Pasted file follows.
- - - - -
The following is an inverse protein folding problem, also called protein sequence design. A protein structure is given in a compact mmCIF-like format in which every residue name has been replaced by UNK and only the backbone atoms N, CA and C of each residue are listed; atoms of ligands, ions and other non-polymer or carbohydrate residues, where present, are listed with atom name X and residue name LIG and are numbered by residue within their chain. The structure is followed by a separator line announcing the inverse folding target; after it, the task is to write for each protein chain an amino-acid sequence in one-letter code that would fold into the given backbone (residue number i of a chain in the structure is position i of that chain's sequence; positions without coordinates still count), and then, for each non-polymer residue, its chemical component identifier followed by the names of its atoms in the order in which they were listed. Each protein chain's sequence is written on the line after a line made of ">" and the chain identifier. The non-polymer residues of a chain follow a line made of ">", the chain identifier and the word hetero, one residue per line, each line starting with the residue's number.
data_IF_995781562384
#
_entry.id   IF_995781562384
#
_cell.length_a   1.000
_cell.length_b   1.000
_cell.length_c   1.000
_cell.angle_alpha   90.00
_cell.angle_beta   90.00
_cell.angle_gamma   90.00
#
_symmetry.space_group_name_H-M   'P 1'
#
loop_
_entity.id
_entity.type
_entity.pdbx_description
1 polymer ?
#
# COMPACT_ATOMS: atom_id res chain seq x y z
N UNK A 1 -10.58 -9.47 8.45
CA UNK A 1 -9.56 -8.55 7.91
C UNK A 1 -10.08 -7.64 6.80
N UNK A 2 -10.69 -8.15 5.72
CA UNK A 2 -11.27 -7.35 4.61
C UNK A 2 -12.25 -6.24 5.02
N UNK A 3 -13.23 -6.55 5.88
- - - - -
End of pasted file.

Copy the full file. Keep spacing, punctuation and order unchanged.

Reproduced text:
The following is an inverse protein folding problem, also called protein sequence design. A protein structure is given in a compact mmCIF-like format in which every residue name has been replaced by UNK and only the backbone atoms N, CA and C of each residue are listed; atoms of ligands, ions and other non-polymer or carbohydrate residues, where present, are listed with atom name X and residue name LIG and are numbered by residue within their chain. The structure is followed by a separator line announcing the inverse folding target; after it, the task is to write for each protein chain an amino-acid sequence in one-letter code that would fold into the given backbone (residue number i of a chain in the structure is position i of that chain's sequence; positions without coordinates still count), and then, for each non-polymer residue, its chemical component identifier followed by the names of its atoms in the order in which they were listed. Each protein chain's sequence is written on the line after a line made of ">" and the chain identifier. The non-polymer residues of a chain follow a line made of ">", the chain identifier and the word hetero, one residue per line, each line starting with the residue's number.
data_IF_995781562384
#
_entry.id   IF_995781562384
#
_cell.length_a   1.000
_cell.length_b   1.000
_cell.length_c   1.000
_cell.angle_alpha   90.00
_cell.angle_beta   90.00
_cell.angle_gamma   90.00
#
_symmetry.space_group_name_H-M   'P 1'
#
loop_
_entity.id
_entity.type
_entity.pdbx_description
1 polymer ?
#
# COMPACT_ATOMS: atom_id res chain seq x y z
N UNK A 1 -10.58 -9.47 8.45
CA UNK A 1 -9.56 -8.55 7.91
C UNK A 1 -10.08 -7.64 6.80
N UNK A 2 -10.69 -8.15 5.72
CA UNK A 2 -11.27 -7.35 4.61
C UNK A 2 -12.25 -6.24 5.02
N UNK A 3 -13.23 -6.55 5.88